RSX
0.000216
0.000356
0.000519
0.00068
0.000817
0.000869

M2
PUSHX
0.015773
0.016941
0.017696
0.017132
0.014955
0.011155

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RSX
0.000025
0.000026
0.000027
0.000027
0.000025
0.000022

PUSHX
0.009196
0.009755
0.009842
0.009361
0.008267
0.006553

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Capacity based modal dynamic analysis with soft storey and masonry core wall as infill
STOREY1

0.000568

0.004664

0.000015

0.003899

Fig-6: Diaphragm drift for model-1 along RSX and diaphragm drift for model-2 along RSX

Fig-7: Diaphragm drift for model-1 along PUSHX and diaphragm drift for model-2 along PUSHX

Fig-8: Diaphragm drifts Comparison for model-1, model-2 along RSX and diaphragm drift comparison for
model-1, model-2 along PUSHX

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Capacity based modal dynamic analysis with soft storey and masonry core wall as infill

Fig-9: Diaphragm drifts Comparison for model-1 along RSX, PUSHX and diaphragm drift comparison for
model-2 along RSX, PUSHX

4.2 Point displacement


TABLE-3: Point displacement for model-1 and model-2
STOREY
STOREY7
STOREY6
STOREY5
STOREY4
STOREY3
STOREY2
STOREY1

M1
RSX
0.0124
0.0117
0.0106
0.0091
0.007
0.0046
0.002

M2
PUSHX
0.2887
0.242
0.1921
0.1405
0.0907
0.0473
0.0153

RSX
0.0005
0.0004
0.0004
0.0003
0.0002
0.0001
0.0001

PUSHX
0.1668
0.1401
0.1118
0.0833
0.0562
0.0322
0.0132

Fig-10: point displacement for model-1 along RSX and point displacement for model-2 along RSX

Fig-11: point displacement for model-1 along PUSHX and point displacement for model-2 along PUSHX

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Capacity based modal dynamic analysis with soft storey and masonry core wall as infill

Fig-12: point displacement Comparison for model-1, model-2 along RSX and point displacement comparison
for model-1, model-2 along PUSHX

Fig-13: point displacement Comparison for model-1 along RSX, PUSHX and point displacement comparison for
model-2 along RSX, PUSHX

4.3 Pushover curve


TABLE-4: Pushover curve for model-1along push-x direction

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Capacity based modal dynamic analysis with soft storey and masonry core wall as infill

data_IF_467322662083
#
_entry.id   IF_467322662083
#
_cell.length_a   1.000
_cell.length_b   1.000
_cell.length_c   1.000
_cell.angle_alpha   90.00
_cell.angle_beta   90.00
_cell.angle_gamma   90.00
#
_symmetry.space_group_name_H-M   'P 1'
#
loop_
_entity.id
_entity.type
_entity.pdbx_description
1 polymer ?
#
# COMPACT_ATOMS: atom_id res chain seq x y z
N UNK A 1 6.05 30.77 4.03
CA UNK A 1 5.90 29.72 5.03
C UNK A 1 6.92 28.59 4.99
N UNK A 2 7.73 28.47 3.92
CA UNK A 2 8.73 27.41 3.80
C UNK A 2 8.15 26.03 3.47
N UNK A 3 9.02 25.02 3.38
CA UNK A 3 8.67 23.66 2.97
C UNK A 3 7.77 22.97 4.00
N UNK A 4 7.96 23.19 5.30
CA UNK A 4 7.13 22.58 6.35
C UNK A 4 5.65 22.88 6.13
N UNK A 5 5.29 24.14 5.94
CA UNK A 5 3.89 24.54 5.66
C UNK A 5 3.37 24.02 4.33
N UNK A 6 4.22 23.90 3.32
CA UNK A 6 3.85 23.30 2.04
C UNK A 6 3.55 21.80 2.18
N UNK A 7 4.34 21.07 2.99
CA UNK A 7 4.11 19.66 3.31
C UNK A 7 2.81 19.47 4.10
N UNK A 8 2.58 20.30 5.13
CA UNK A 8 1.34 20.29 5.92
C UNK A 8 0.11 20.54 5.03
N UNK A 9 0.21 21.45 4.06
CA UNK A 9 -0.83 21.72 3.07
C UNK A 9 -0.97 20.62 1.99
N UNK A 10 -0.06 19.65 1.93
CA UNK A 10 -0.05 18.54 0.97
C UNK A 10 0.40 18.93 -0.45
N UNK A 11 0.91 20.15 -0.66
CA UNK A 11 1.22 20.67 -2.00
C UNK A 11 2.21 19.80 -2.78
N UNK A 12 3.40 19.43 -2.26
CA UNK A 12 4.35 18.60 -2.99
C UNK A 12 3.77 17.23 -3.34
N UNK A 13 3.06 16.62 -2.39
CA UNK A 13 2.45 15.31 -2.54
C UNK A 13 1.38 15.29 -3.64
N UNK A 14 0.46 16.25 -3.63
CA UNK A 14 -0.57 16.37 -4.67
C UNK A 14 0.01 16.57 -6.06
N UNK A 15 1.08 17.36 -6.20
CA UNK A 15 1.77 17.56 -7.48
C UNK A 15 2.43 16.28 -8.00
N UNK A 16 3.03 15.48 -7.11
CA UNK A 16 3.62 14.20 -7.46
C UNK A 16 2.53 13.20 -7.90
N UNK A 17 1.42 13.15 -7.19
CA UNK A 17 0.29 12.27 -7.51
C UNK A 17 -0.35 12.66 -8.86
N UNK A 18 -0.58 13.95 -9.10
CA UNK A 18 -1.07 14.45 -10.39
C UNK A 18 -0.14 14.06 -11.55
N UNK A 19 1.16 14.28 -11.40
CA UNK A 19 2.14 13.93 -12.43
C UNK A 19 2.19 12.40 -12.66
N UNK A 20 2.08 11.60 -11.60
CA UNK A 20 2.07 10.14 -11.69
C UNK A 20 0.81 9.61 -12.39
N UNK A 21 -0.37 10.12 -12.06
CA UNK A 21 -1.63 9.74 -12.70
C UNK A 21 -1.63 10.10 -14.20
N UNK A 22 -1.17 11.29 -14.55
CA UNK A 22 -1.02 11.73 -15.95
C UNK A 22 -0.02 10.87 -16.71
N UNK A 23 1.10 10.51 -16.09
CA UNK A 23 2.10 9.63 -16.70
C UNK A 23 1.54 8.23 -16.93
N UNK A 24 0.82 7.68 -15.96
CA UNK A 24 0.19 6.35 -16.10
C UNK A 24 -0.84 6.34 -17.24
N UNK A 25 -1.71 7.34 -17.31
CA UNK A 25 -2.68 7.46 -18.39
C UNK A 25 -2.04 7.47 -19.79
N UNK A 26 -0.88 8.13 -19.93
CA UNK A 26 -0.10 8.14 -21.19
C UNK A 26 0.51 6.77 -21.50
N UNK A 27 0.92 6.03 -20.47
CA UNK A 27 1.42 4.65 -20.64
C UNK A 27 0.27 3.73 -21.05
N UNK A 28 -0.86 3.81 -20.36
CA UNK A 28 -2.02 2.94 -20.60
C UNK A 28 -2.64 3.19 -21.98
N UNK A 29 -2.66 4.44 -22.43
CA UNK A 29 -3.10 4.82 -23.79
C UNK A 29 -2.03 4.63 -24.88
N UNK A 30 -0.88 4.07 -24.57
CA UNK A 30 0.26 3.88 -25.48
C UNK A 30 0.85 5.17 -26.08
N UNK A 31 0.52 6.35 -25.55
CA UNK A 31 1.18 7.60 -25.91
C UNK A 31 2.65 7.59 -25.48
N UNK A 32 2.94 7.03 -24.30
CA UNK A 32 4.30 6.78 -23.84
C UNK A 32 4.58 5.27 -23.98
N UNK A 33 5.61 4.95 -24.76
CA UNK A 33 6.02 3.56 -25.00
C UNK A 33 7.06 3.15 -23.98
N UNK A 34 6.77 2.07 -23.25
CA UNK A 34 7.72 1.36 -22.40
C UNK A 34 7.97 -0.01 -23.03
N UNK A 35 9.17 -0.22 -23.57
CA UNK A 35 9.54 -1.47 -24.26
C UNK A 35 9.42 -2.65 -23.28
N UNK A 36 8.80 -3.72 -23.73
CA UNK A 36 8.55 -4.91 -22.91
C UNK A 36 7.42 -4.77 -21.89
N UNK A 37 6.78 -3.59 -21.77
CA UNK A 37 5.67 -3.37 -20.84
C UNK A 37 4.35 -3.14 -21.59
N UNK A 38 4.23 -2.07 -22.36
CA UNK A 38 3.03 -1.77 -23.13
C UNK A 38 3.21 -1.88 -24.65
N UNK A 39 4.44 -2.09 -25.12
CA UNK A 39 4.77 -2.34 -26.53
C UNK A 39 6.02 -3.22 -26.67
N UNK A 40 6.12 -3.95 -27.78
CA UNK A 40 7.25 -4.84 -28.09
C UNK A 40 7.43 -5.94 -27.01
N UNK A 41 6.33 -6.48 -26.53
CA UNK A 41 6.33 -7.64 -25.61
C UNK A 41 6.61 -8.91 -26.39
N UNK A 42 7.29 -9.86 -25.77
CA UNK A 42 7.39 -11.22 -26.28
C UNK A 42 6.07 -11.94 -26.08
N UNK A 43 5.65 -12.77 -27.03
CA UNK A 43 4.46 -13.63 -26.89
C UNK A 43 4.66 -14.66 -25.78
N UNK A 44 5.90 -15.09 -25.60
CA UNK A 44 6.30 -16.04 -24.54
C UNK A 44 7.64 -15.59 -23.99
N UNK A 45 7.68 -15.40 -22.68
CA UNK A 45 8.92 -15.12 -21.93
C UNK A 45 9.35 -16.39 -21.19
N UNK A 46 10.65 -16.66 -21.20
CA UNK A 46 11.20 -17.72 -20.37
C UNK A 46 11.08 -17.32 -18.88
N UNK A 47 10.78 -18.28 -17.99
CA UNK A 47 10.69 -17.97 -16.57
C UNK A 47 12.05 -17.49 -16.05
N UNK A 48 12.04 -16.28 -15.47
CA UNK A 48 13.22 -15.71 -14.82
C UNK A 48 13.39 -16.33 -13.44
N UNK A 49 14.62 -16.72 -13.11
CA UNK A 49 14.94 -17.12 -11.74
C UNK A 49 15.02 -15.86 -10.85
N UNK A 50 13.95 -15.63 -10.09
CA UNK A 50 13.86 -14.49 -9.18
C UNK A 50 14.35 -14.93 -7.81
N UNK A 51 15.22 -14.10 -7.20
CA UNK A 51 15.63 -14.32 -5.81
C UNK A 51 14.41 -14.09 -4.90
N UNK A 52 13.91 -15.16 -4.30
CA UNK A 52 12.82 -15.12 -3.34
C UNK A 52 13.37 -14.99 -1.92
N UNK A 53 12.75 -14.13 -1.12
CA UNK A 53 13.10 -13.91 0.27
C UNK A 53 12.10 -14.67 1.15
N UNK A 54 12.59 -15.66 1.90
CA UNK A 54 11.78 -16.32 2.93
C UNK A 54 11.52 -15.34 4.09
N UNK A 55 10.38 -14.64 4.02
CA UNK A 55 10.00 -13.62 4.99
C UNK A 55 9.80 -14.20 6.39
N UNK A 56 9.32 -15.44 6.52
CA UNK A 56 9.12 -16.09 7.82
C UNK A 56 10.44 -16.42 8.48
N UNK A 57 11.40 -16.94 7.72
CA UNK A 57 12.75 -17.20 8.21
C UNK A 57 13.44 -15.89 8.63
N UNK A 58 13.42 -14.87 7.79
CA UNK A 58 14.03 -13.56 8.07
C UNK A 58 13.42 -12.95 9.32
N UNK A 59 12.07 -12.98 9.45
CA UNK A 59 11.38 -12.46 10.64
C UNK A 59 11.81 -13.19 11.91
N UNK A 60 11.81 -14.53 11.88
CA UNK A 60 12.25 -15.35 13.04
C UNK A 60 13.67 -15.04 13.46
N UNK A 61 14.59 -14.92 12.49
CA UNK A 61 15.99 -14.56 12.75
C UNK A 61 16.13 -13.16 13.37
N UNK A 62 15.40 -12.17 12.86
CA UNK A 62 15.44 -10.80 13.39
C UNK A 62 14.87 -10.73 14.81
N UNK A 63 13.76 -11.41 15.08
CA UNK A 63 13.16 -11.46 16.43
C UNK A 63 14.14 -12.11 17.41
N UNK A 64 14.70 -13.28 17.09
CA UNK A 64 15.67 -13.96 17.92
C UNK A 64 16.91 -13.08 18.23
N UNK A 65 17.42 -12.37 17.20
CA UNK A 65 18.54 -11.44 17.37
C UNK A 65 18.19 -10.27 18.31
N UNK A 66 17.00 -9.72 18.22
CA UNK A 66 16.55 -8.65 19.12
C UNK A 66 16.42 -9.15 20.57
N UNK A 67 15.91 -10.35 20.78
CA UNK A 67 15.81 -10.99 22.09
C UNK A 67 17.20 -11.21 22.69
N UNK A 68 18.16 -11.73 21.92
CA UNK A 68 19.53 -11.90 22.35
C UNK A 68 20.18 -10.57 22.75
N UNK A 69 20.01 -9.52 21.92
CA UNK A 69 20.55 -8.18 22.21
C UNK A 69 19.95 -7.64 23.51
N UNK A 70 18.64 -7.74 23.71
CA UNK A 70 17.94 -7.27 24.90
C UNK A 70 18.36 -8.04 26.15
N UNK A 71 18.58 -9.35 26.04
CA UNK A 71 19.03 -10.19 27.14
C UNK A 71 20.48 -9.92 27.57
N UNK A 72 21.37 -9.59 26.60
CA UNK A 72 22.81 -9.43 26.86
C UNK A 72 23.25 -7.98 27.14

Fig-14: pushover curve for model-1along push-x direction

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Capacity based modal dynamic analysis with soft storey and masonry core wall as infill

Fig-15: pushover curve for model1 along pushx from ETABS 9.7.4
TABLE-5: Pushover curve for model-1along pushy direction

Fig-16: pushover curve for model-1 along push-y


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Capacity based modal dynamic analysis with soft storey and masonry core wall as infill

Fig-17: pushover curve for model1along pushy from ETABS 9.7.4

4.4 Performance point


TABLE-6: spectral displacement and spectral acceleration for capacity curve and demand curve

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Capacity based modal dynamic analysis with soft storey and masonry core wall as infill

Fig-18: performance point for model-1

Fig-19: performance point for model-1 from ETABS 9.7.4

V. Conclusion
1. The diaphragm drift are obtained are tabulated in the table-2 in the longitudinal x-direction and the graph is
obtained by plotting storeys in x-axis and diaphragm drift in y-axis, as shown in fig-9. Which shows that as the
storey increases diaphragm drift decreases.
2. The point displacements are obtained are tabulated in the table-3 in the longitudinal x-direction and the graph
is obtained by plotting storeys in x-axis and point displacement in y-axis, as shown in fig-13.This shows that
as the storey increases point displacement decreases.
3. Diaphragm drift obtained from pushover analysis is much greater than diaphragm drift obtained dynamic static
analysis as shown in table: 2.
4. Pushover curve is obtained by plotting displacement along x axis and base shear along y axis which gives the
nonlinear behaviour of considered model as shown in fig -15.
5. Capacity of building is determined by capacity spectrum analysis.

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Capacity based modal dynamic analysis with soft storey and masonry core wall as infill